But life went on, as it has a habit of doing after even unbearable events like the death of Kennedy.  But America felt diminished in an indefinable way.  There would never be another Kennedy.  Even subsequent revelations about his private life did not change people's feelings much.
Then out of the blue came a Sinatra family crisis as sudden as it was unimaginable..."
  [pg 143]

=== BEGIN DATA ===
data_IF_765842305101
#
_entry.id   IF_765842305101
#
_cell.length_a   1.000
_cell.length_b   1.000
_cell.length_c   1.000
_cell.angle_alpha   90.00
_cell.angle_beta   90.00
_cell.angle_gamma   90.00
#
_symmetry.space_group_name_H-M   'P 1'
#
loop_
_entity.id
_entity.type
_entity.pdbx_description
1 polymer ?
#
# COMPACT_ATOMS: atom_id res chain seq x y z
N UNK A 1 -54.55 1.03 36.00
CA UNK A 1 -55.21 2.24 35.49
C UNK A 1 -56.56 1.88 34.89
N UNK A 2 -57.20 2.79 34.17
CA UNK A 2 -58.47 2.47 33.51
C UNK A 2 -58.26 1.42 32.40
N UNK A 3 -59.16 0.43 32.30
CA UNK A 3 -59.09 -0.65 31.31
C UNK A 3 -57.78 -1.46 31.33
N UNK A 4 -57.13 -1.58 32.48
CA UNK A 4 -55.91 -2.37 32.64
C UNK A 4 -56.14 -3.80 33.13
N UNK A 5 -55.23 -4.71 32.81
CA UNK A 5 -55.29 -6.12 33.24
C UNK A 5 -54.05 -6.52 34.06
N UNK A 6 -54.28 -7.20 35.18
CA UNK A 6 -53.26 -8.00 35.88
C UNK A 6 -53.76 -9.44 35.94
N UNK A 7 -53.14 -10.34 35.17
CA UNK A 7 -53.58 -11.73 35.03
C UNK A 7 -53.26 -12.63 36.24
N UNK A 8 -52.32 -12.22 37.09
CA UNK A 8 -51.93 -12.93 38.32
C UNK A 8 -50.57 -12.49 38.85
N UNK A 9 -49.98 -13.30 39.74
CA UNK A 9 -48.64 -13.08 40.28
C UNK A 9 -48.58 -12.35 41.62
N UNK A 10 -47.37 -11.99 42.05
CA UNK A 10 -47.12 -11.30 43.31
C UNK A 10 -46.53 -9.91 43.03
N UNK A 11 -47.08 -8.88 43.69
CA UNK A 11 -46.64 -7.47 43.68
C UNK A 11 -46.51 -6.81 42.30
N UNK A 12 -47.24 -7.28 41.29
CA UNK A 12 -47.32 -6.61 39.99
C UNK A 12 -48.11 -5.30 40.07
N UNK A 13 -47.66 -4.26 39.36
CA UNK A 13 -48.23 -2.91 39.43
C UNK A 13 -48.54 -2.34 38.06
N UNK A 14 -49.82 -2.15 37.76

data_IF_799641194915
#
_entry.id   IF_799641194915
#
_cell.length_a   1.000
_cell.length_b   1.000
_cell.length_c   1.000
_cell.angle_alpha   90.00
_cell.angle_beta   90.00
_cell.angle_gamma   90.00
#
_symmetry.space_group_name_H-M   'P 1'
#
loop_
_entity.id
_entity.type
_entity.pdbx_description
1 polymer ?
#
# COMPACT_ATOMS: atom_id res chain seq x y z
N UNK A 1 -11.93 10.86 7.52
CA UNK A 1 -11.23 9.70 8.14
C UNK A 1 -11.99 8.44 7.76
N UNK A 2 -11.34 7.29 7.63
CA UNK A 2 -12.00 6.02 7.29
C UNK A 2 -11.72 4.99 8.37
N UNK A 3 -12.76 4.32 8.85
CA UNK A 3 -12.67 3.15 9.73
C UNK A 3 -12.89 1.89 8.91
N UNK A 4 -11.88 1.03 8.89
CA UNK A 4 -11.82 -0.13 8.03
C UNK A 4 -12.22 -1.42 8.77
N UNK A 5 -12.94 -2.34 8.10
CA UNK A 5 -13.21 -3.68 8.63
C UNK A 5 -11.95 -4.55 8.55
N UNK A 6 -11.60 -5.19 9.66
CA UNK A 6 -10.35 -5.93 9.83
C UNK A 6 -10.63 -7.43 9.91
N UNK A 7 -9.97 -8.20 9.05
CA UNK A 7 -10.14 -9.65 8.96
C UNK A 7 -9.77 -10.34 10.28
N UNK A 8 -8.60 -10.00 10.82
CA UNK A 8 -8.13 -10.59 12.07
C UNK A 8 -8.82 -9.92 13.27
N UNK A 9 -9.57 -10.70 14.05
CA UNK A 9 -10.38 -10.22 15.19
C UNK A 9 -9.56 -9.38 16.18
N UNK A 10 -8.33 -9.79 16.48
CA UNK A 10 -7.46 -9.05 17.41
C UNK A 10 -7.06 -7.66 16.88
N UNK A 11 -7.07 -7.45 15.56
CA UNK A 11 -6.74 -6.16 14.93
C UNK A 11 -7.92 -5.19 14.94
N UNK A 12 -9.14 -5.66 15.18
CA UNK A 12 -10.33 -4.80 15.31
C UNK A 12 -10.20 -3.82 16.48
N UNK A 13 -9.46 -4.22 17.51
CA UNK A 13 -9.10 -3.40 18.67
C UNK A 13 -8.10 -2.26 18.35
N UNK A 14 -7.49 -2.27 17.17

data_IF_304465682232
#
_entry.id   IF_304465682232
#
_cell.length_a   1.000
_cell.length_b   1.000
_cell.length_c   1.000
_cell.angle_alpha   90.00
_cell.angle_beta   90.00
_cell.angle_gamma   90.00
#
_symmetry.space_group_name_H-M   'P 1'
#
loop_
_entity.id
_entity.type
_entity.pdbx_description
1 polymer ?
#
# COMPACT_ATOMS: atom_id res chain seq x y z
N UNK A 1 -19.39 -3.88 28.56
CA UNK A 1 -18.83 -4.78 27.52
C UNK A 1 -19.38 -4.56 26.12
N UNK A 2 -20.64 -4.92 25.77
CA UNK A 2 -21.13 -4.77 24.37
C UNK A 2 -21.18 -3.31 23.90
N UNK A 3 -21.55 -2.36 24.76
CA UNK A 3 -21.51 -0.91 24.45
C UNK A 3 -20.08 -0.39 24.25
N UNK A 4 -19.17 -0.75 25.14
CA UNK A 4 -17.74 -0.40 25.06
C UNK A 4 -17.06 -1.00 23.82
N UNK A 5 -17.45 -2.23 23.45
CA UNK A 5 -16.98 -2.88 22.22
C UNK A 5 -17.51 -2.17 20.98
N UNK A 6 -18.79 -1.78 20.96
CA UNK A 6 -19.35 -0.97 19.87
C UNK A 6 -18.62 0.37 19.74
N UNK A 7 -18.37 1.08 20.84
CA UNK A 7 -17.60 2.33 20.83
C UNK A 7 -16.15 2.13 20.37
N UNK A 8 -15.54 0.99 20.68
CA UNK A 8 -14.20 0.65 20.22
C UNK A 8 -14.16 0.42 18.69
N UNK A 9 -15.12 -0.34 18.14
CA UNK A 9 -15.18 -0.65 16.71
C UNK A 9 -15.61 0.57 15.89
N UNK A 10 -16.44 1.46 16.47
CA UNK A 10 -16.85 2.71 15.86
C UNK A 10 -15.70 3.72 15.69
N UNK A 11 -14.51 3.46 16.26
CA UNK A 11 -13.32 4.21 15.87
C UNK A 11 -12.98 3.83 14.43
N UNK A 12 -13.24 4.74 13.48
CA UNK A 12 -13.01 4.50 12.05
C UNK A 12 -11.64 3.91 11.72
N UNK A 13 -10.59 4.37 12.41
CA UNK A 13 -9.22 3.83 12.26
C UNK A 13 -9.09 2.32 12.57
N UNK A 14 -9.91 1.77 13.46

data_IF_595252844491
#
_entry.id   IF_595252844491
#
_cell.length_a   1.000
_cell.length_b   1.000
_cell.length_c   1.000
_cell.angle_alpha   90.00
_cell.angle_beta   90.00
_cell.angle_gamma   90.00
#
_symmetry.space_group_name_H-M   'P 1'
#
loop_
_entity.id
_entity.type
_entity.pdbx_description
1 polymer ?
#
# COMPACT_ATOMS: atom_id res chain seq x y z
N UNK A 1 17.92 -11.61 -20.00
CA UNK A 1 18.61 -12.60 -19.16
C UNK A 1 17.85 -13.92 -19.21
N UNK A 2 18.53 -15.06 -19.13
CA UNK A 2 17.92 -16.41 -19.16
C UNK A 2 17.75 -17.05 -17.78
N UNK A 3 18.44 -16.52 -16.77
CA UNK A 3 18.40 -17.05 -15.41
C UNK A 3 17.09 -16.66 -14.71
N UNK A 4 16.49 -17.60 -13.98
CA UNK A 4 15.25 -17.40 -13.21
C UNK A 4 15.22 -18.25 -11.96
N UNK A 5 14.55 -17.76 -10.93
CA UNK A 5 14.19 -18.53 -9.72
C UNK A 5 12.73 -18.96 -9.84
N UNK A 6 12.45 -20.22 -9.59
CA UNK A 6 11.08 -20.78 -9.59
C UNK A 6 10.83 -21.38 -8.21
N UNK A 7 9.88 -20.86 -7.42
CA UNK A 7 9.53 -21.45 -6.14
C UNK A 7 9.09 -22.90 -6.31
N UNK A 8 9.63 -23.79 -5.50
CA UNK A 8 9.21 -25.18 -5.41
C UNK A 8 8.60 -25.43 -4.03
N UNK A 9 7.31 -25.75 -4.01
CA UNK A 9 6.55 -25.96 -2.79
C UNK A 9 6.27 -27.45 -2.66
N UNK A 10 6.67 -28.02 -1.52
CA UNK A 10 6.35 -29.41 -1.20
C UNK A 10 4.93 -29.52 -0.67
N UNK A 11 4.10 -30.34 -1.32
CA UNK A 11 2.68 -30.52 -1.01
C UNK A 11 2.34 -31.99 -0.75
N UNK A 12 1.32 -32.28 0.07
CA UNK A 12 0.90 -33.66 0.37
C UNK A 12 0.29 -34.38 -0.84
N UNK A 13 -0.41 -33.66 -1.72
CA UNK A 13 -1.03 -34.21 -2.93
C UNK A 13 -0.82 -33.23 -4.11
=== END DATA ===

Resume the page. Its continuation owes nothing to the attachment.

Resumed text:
REVIEW:  The author touts this book as not being 'obsessed' with mafia allegations, and that's the honest truth.  Unfortunately, what it is about is nothing short of a complete whitewash of Sinatra's life.  Stripping away any sense of humanity about Frank, and leaving only the bleached shell, this second biography by author John Frayn Turner is just as myopic in its focus as his previous book, serving up a hyper-conservative portrait of Sinatra that is just as skewed in its way as its polar opposite, Kitty Kelly's hatchet-job.  This might have been forgivable if the author had any style or inspiration to offer the reader, but the writing is so trite and cliché'-ridden that's the prose quickly becomes pedantic.  Such sheer, unabashed adulation quickly becomes tiresome, and although I cringe at the thought of reading another mafia/sex-obsessed Sinatra bio, after reading this one-dimensional portrait, I almost want to dive into Bill Adler's book, just for some balance.  Again taking the tack of a straightforward chronology, the author slathers on the superlatives like cake frosting, giving an unrelentingly sweet, gushy history that doesn't simply shy away from the more seedy elements of Frank's life, but adopts a 'hear no evil, see no evil, speak no evil' approach that leaves the narrative so threadbare the author is left to spout homilies like, "New York.  What magic words, even then," and "How about these numbers for sheer songwriting quality? ...it soon becomes clear that the list is endless."  Can't anyone write a balanced biography anymore?  Is this all that's left - the black and white cartoon caricature that Sinatra becomes in this book and countless others?  Mr. Turner may believe he's striking a blow for Sinatra fans everywhere with this anti-biography, but to this reader, it feels more like he's writing after receiving a sharp blow to the head.  Not recommended, even for those readers who like their Sinatra sanitized.